A couple of months ago, I shared with you some of the many great folk legends that can be found on Ostrów Tumski, Wroclaw’s cathedral island. Today, we’re taking it one step further by looking at some of the local legends from Wroclaw’s city centre, the so-called Stare Miasto (old town).
For those of you interested in locating some of these things for yourself, there is a map at the end of the article. Check it out!
The Gambling Priest
There’s no denying that Saint Elizabeth’s church is one of the most beautiful buildings on the Rynek. It was built back in the 14th century as a place for Catholics to worship, but for most of its history (from 1525 – 1947) it was firmly under the control of the Lutheran church. What was the reason for this change?
Well, it all goes back to a man named Scultetus, the priest who was in charge of the church back in 1525. Scultetus was a good man, but unfortunately he had something of a gambling problem.
One day, Scultetus challenged the local Lutheran priest Henry Rybisz to a game of dice. At first, luck was on his side and he won a lot of money, but then he got greedy. Extremely confident, he placed all of his winnings on a single throw of the dice and, inevitably, lost.
Henry Rybisz was a shrewd man, however, and he allowed Scultetus to remain in the game provided he could offer up something of value. Eager to continue playing and regain the money he had lost, Scultetus decided to gamble the most valuable thing in his possession: ownership of Saint Elizabeth’s church itself.
Needless to say, he lost, the church passed into Lutheran hands and Scultetus spent the rest of his life in shame.
Lightning on the Bell Tower
In 1529, four years after winning the church in a game of chance, a huge storm hit the city of Wroclaw. Saint Elizabeth’s church was pelted on all sides by hail the likes of which it had never seen and for many hours the sky above the church was filled with lightning.
One bolt of lightning hit the bell tower at the top of the church, knocking it clean off and causing it to smash into pieces on the courtyard below.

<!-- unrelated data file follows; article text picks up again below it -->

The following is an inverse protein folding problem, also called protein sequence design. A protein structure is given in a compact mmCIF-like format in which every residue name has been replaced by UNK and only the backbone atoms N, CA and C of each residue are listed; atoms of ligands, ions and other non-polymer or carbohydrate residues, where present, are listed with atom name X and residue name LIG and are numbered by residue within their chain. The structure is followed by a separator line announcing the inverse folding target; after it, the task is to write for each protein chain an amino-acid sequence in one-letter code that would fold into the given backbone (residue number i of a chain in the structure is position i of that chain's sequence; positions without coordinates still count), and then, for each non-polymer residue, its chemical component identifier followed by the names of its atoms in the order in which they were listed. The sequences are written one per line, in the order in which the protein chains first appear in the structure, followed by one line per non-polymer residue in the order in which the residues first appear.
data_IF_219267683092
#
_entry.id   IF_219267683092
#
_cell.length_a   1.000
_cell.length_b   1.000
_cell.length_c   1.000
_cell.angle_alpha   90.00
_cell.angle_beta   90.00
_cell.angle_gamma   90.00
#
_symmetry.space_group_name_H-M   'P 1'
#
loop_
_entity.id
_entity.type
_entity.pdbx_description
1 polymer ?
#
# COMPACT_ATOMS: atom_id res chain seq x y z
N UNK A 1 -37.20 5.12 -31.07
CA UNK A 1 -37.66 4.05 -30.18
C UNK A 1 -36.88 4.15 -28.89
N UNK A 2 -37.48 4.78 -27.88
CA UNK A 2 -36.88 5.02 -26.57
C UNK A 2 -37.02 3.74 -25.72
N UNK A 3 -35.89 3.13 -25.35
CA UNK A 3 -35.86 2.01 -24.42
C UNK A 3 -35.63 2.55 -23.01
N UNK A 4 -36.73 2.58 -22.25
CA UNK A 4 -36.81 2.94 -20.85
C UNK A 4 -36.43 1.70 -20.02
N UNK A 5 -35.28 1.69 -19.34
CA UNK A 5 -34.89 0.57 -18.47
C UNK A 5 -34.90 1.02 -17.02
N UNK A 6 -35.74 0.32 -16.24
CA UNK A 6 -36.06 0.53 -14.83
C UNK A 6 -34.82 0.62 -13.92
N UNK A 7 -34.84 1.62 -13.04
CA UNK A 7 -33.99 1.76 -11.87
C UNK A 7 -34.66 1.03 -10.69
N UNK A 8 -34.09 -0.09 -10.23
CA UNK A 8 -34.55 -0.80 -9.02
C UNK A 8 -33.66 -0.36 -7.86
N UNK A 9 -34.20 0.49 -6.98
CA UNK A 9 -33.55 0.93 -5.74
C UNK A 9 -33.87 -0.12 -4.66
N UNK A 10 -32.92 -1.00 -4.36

When the storm finally passed, the Catholic worshipers were quick to point out that it must have been a sign from God that He was greatly displeased the church was no longer theirs.
However, the Lutherans pointed out that no one had been hurt during the storm – a miracle considering how badly the church had been damaged! They claimed that God must have been on their side after all, and that he must have sent his angels to protect the worshipers hiding inside the church.
In fact, the only casualty of the storm was a single black cat, which had been crushed to death by the falling bell tower. Since black cats are often associated with witchcraft, this was further proof to the Lutherans that their church was literally a weapon against the forces of evil.
To this day, you can see a plaque commemorating this event on the side of the church. In this image, you can see several angels gently lowering the bell tower to the ground so that no one will be hurt by its fall.
The Bridge of Penitents
Many years ago, Wroclawians were convinced that every night at around dusk, they could see white figures with brooms in hand walking along the bridge between the towers.
These figures were said to be the souls of girls who had tried to escape domestic duty during life, now condemned forever to walk the bridge at night, cleaning it in their wake.
Legend says that if an unmarried couple walks the length of the bridge while holding hands, their love for one another will never fade.
To read the next installment of Robert's Legend's of Stare Miasto, visit wroclawuncut.com next week!